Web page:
Katz felt a hand on his shoulder, he knew it was his acting assistant squad leader, Pfc. Bogdan Nowak. Katz got along well with his fellow European, Katz himself had been born in Austria, but being Jewish his family had fled Austria well before the Anschluss, his father had seen the writing on the wall.

Nowak had been born in Poland but his family had emigrated to the United States when his father had received an offer of sponsorship to work in a factory in a small town in Vermont. A number of other Poles lived there, including his Uncle Karol.

Though young, Nowak was a natural soldier, when 2nd Lt. Stephen Hernandez had realized that Katz's squad didn't have an assistant squad leader, and there were no "spare" corporals in the platoon, Katz had suggested Nowak.

"The kid's smart as a whip L.T., picks up things fast. I swear, he's a natural soldier, lives to kill Germans. He and his buddy Bill Zielinski are both good troops. Let's give Nowak a chance, if he works out, I'll recommend him for corporal." Katz had explained to his lieutenant. Hernandez had agreed, now here they were.

Katz looked at Nowak, who leaned forward and murmured in his sergeant's ear, "There are Germans around, Sarge, I can smell 'em."

Katz nodded, he didn't notice any "smell" but he knew what Nowak meant, he couldn't smell the Germans literally, but it made sense that they were close to where they must be. The terrain itself argued that there should be a defensive line right about here, Katz thought.

Katz signaled for the men to take a knee and have a good look at what they were seeing. Something didn't feel right. As he thought about it, maybe Nowak could smell the Germans, you never knew with the Poles.

"Etwas², Edgar?" Unterfeldwebel Landau came in to the fighting compartment and glanced out of the vision slit. It was lighter out, but there was still snow filtering down through the trees. Visibility down the slight slope was terrible, the Amis could practically walk right up to the muzzle of their machine gun before they'd spot them.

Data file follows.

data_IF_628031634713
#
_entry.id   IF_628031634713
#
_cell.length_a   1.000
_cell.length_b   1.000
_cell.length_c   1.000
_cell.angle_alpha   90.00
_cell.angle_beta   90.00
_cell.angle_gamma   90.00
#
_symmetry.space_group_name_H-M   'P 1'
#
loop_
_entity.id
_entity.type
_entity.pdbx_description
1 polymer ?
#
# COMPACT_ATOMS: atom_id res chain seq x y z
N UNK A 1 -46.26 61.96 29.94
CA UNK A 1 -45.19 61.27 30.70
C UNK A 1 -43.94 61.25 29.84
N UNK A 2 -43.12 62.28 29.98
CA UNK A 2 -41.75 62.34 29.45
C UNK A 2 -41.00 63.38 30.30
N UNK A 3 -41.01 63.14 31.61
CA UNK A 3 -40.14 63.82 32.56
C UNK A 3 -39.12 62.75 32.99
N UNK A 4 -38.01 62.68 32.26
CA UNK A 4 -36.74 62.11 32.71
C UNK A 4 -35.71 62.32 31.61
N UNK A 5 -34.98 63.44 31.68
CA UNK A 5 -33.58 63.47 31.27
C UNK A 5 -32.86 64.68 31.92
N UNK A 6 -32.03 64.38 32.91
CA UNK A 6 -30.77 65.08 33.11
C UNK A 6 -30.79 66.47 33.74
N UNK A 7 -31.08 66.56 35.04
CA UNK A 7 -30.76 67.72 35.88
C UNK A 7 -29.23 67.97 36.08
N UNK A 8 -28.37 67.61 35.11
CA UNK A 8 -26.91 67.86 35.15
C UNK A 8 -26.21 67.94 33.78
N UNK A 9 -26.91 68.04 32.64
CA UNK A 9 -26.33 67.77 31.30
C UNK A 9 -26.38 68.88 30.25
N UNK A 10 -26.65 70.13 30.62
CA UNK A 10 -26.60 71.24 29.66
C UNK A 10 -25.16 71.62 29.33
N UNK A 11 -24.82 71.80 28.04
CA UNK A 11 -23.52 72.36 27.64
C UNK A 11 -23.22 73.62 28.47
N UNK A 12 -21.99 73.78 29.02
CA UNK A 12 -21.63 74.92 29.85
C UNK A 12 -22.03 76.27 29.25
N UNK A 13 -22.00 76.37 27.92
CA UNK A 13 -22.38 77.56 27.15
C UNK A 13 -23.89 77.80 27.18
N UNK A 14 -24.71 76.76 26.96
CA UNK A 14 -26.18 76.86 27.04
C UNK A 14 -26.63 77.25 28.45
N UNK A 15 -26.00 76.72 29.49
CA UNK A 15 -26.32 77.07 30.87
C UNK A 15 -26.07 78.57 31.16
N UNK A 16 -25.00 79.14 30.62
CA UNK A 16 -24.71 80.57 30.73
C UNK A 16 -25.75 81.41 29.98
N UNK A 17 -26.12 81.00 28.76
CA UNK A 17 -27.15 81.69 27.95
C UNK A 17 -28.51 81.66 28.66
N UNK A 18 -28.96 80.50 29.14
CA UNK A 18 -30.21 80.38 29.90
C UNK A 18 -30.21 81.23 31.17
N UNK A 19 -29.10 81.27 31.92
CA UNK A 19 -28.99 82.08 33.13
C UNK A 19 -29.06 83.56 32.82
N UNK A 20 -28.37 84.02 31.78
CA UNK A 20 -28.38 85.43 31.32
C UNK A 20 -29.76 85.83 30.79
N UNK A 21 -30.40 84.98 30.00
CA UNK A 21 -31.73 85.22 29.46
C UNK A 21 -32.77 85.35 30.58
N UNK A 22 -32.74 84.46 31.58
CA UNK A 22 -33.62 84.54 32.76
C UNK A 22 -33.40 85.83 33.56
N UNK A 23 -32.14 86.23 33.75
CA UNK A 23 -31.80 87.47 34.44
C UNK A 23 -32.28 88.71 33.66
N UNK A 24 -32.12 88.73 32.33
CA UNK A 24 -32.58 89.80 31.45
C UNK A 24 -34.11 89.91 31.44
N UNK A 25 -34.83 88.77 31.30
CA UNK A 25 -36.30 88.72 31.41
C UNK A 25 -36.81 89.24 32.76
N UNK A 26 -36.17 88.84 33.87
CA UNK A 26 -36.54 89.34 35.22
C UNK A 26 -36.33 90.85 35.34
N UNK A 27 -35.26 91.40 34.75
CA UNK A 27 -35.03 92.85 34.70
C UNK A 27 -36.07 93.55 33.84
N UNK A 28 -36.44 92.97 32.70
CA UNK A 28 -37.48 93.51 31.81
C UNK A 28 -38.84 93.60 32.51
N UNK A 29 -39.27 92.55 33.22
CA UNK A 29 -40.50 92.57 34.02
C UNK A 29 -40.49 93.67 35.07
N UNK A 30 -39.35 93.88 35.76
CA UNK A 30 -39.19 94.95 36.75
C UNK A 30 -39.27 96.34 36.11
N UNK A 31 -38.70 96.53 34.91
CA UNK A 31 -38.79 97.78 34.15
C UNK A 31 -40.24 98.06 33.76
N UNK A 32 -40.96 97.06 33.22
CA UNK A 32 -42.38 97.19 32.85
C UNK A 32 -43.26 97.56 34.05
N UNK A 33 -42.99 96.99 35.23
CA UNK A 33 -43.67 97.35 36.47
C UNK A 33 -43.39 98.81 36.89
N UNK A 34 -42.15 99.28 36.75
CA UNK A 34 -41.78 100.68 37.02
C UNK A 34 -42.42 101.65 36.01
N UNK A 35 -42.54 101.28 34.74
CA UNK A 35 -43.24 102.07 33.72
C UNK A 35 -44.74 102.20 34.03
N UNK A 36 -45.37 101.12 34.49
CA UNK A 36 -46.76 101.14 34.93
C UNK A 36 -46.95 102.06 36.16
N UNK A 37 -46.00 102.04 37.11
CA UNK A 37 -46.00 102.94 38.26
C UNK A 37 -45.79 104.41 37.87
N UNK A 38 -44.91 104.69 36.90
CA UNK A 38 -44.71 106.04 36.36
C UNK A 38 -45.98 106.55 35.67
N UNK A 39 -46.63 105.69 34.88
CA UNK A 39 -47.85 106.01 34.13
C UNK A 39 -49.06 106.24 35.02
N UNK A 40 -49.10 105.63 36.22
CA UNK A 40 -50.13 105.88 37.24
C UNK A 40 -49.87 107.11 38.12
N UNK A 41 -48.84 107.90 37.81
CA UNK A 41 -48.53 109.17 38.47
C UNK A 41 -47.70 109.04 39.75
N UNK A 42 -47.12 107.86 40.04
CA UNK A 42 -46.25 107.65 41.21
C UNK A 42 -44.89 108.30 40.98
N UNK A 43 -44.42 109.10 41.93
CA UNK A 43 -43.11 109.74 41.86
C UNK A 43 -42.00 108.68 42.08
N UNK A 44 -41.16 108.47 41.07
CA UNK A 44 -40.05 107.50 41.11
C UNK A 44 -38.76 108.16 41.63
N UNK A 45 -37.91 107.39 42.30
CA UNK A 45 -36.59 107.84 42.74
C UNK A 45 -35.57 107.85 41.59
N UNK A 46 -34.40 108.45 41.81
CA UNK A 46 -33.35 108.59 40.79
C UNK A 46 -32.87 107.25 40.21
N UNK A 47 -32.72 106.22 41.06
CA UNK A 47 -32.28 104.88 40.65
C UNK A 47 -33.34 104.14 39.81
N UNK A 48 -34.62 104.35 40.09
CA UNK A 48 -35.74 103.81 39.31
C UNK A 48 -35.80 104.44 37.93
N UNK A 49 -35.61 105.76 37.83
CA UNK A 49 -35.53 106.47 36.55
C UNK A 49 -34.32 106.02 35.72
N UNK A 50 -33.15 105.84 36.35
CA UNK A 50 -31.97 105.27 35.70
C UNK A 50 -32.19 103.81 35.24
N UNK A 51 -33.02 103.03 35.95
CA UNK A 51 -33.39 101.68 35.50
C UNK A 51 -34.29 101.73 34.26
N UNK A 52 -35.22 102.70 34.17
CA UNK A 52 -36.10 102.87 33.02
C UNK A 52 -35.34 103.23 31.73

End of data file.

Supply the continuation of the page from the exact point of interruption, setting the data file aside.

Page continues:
"Nothing, Kalle. It's quiet, it's awfully pretty though, isn't it?" Stabsgefreiter Pöge sounded almost wistful as he said that.

"Pretty goddamned cold, I'll give you that. I swear Russia was warmer." Landau groused, there was something about this wet cold that just went right through him.

Pöge cocked an eyebrow and looked hard at his squad leader, "You think this is cold?"

Landau started to respond when Rudi Hahn said, "Herr Unterfeldwebel, there's something out there."

Pvt. Luther Thomas raised himself up from the ground, his ass was soaked from the snow and it felt like he was going to freeze if he didn't shift position. As he did so, he saw something through the trees ahead, somehow a darker shadow than should be there. Then he realized what he was seeing, it was a bunker.

"Chris, I see a Kraut bunker." Thomas whispered to the B.A.R. man, Pfc. Chris McWhorter, the man he was the assistant to, which really meant he humped his own rifle, his own ammo, and extra magazines for the B.A.R. which McWhorter carried.

"What? Get your ass down, Luther." McWhorter hissed at his assistant.

"SCHEIßE!! AMERIKANER!!" Rudi Hahn screamed as he racked the bolt back on his machine gun and proceeded to open fire at a vague shape in the forest, a shape which hadn't been there a moment ago.

Thomas crumpled to the ground, his chest a bloody ruin after being hit by two rounds from the German machine gun. McWhorter went to ground and rolled to his left, looking for the source of the incoming fire, there, a flash! McWhorter opened fire, trying to suppress the German gun.

Kleinheisterkamp screamed as chips of concrete flew into his eyes. He fell back from the gun and tried to get the flakes out of his eyes, they stung like mad! The Americans had returned fire very quickly. When Kleinheisterkamp fell back, the belt going into the gun twisted, causing it to feed incorrectly, jamming the weapon.